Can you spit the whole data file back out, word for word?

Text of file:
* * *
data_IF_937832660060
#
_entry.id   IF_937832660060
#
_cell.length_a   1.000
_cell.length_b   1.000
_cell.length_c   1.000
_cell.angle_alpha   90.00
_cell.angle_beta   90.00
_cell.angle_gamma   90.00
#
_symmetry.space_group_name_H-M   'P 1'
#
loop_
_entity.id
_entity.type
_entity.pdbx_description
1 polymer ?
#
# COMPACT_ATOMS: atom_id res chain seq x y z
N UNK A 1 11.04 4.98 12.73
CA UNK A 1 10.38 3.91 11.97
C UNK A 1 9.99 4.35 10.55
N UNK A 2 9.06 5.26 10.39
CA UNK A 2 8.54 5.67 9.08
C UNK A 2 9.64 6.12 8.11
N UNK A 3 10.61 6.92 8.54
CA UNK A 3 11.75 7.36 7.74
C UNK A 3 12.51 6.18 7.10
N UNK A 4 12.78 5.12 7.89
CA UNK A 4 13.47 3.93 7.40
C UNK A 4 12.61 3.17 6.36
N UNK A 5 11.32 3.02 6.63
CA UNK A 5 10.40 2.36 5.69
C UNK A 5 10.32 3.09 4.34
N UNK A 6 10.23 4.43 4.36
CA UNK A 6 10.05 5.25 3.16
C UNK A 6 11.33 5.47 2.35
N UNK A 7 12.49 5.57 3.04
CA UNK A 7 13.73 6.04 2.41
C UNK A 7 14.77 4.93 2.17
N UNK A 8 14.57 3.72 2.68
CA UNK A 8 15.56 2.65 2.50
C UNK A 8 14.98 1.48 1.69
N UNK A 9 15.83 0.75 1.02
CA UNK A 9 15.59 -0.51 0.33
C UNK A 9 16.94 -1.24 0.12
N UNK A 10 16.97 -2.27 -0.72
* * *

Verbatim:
data_IF_937832660060
#
_entry.id   IF_937832660060
#
_cell.length_a   1.000
_cell.length_b   1.000
_cell.length_c   1.000
_cell.angle_alpha   90.00
_cell.angle_beta   90.00
_cell.angle_gamma   90.00
#
_symmetry.space_group_name_H-M   'P 1'
#
loop_
_entity.id
_entity.type
_entity.pdbx_description
1 polymer ?
#
# COMPACT_ATOMS: atom_id res chain seq x y z
N UNK A 1 11.04 4.98 12.73
CA UNK A 1 10.38 3.91 11.97
C UNK A 1 9.99 4.35 10.55
N UNK A 2 9.06 5.26 10.39
CA UNK A 2 8.54 5.67 9.08
C UNK A 2 9.64 6.12 8.11
N UNK A 3 10.61 6.92 8.54
CA UNK A 3 11.75 7.36 7.74
C UNK A 3 12.51 6.18 7.10
N UNK A 4 12.78 5.12 7.89
CA UNK A 4 13.47 3.93 7.40
C UNK A 4 12.61 3.17 6.36
N UNK A 5 11.32 3.02 6.63
CA UNK A 5 10.40 2.36 5.69
C UNK A 5 10.32 3.09 4.34
N UNK A 6 10.23 4.43 4.36
CA UNK A 6 10.05 5.25 3.16
C UNK A 6 11.33 5.47 2.35
N UNK A 7 12.49 5.57 3.04
CA UNK A 7 13.73 6.04 2.41
C UNK A 7 14.77 4.93 2.17
N UNK A 8 14.57 3.72 2.68
CA UNK A 8 15.56 2.65 2.50
C UNK A 8 14.98 1.48 1.69
N UNK A 9 15.83 0.75 1.02
CA UNK A 9 15.59 -0.51 0.33
C UNK A 9 16.94 -1.24 0.12
N UNK A 10 16.97 -2.27 -0.72